We are essentially done with installing Rancher 2 on top of Kubernetes.

"rancher-stable" has been added to your repositories
NAME:   cert-manager
LAST DEPLOYED: Sun Feb 10 21:10:20 2019
NAMESPACE: kube-system

==> v1beta1/Deployment
cert-manager  1        1        1           0          0s

==> v1/Pod(related)
NAME                           READY  STATUS             RESTARTS  AGE
cert-manager-7d4bfc44ff-d65xl  0/1    ContainerCreating  0         0s

==> v1/ServiceAccount
cert-manager  1        0s

==> v1beta1/ClusterRole
NAME          AGE
cert-manager  0s

==> v1beta1/ClusterRoleBinding
NAME          AGE
cert-manager  0s

cert-manager has been deployed successfully!

In order to begin issuing certificates, you will need to set up a ClusterIssuer
or Issuer resource (for example, by creating a 'letsencrypt-staging' issuer).

More information on the different types of issuers and how to configure them
can be found in our documentation:

For information on how to configure cert-manager to automatically provision
Certificates for Ingress resources, take a look at the `ingress-shim`

NAME:   rancher
LAST DEPLOYED: Sun Feb 10 21:10:23 2019
NAMESPACE: cattle-system

==> v1alpha1/Issuer
rancher  0s

==> v1/Pod(related)
NAME                      READY  STATUS             RESTARTS  AGE
rancher-5dc9f9b886-6dr2r  0/1    ContainerCreating  0         0s
rancher-5dc9f9b886-g8gmx  0/1    ContainerCreating  0         0s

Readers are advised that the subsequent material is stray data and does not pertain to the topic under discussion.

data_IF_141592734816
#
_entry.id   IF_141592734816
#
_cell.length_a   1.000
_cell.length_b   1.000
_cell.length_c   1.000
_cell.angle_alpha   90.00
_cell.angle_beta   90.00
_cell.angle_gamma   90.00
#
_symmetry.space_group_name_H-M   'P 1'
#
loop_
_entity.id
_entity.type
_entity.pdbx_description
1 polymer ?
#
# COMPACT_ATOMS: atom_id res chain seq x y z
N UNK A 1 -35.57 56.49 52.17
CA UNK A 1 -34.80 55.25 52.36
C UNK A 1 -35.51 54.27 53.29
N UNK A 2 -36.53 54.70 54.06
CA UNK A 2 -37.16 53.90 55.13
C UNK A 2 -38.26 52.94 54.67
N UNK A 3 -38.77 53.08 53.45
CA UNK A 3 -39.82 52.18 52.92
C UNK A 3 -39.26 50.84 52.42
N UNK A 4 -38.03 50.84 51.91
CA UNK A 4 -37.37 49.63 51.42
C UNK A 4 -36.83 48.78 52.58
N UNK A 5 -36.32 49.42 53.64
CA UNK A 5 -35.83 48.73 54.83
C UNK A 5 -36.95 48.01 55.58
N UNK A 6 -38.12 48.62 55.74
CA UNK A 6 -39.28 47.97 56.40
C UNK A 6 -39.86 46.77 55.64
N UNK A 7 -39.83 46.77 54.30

rancher-5dc9f9b886-gdclc  0/1    ContainerCreating  0         0s

==> v1/ServiceAccount
rancher  1        1s

==> v1/ClusterRoleBinding
rancher  0s

==> v1/Service
rancher  ClusterIP  <none>       80/TCP   0s

==> v1/Deployment
rancher  3        3        3           0          0s

==> v1beta1/Ingress
NAME     HOSTS                      ADDRESS  PORTS  AGE
rancher  80, 443  0s

Rancher Server has been installed.

NOTE: Rancher may take several minutes to fully initialize. Please standby while Certificates are being issued and Ingress comes up.

Check out our docs at

Browse to

Happy Containering!

With that process complete, we can validate the status of Rancher:

make kubectl cmd="-n cattle-system rollout status deploy/rancher"

deployment "rancher" successfully rolled out

And at last, we are done.

You should now have the beginnings of a Rancher 2 managed Kubernetes HA cluster. As mentioned several times in throughout this tutorial, this should be considered a basic starting point, not a production ready cluster. This is ideal for learning, for practicing, and for people interested in self hosting.

I'd be really interested to hear your thoughts and opinions of the various methods and process used in this tutorial. We have managed to use Docker for pretty much everything. We've covered Terraform for reliably provisioning cloud infrastructure, and Ansible for ensuring each of our servers has the requested software, users, and firewall settings.

At the end of this process I was left with the question of whether self hosting a Kubernetes cluster is a good use of my time. Companies like Digital Ocean offer managed Kubernetes services, where we as developers simply need to provide appropriate workers. Due to the way Kubernetes integrates with specific providers, is this a better approach?

Please do let me know your thoughts and opinions by leaving a comment below, or on any of the other relevant videos in this series.

Thank you very much for watching, and I hope you have found this information to be useful.